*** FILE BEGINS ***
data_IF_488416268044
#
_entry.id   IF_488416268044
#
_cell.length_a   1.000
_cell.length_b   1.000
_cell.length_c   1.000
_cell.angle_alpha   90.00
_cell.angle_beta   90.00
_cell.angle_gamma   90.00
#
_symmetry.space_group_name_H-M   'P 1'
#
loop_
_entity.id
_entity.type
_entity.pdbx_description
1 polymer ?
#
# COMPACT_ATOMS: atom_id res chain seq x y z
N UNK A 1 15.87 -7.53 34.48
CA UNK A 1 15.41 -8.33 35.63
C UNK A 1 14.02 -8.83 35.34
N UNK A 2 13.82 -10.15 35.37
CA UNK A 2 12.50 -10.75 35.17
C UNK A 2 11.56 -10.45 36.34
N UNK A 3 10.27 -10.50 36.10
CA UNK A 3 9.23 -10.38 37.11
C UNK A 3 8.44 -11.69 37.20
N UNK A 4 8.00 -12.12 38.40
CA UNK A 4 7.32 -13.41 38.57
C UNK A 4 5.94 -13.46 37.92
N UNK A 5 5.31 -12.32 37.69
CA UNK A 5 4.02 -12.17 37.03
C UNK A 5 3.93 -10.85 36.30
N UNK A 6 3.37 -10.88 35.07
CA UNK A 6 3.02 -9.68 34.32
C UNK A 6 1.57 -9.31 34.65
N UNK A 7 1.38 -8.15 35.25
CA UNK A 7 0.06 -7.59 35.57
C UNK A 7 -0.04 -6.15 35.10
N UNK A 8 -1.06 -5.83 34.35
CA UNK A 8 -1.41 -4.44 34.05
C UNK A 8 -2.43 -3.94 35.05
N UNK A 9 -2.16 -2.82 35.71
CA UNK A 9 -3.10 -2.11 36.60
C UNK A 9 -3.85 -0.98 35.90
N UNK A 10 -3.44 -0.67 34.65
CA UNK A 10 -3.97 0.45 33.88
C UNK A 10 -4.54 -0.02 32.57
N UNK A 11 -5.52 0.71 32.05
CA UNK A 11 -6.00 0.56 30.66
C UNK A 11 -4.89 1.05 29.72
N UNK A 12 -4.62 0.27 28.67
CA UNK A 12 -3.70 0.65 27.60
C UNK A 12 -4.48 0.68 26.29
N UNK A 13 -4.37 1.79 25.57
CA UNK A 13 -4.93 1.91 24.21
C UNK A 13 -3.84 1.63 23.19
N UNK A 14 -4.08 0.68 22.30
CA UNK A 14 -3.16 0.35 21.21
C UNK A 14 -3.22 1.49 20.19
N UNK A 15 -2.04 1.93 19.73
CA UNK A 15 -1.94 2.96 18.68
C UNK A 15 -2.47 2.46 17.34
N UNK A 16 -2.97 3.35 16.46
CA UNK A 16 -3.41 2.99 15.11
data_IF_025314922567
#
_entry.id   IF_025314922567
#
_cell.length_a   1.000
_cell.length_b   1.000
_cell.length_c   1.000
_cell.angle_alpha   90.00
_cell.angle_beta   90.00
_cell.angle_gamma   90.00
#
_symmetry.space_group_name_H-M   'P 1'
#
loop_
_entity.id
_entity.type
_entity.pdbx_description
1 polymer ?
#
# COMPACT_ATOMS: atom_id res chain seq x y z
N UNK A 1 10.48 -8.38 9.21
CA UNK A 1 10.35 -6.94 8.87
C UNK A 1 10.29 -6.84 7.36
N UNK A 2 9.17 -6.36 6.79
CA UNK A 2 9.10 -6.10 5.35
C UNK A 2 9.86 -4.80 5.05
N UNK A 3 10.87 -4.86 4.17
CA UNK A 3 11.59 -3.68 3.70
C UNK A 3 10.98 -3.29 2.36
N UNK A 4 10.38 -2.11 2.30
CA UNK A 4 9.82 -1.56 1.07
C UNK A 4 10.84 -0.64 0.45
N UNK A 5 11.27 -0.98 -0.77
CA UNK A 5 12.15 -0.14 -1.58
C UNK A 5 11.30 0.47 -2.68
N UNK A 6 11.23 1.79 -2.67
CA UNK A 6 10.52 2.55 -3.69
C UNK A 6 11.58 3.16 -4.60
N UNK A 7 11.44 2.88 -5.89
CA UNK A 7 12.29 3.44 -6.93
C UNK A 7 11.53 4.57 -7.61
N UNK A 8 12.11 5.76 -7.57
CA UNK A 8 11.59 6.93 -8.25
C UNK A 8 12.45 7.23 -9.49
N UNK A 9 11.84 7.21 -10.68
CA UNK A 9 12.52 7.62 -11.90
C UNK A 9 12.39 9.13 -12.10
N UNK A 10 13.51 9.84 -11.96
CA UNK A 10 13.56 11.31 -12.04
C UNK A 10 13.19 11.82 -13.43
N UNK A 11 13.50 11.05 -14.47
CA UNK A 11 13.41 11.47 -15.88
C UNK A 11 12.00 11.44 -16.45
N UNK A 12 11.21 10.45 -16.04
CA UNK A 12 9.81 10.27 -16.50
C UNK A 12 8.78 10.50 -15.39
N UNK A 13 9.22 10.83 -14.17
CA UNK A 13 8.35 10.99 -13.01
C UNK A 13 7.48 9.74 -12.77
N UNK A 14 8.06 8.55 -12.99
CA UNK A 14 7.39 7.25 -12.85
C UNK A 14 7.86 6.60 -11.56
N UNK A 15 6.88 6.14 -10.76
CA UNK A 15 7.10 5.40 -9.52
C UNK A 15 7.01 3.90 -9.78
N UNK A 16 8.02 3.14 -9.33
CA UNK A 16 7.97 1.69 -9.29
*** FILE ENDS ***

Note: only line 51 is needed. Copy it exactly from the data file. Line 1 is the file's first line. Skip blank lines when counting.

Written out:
N UNK A 11 -5.52 0.71 32.05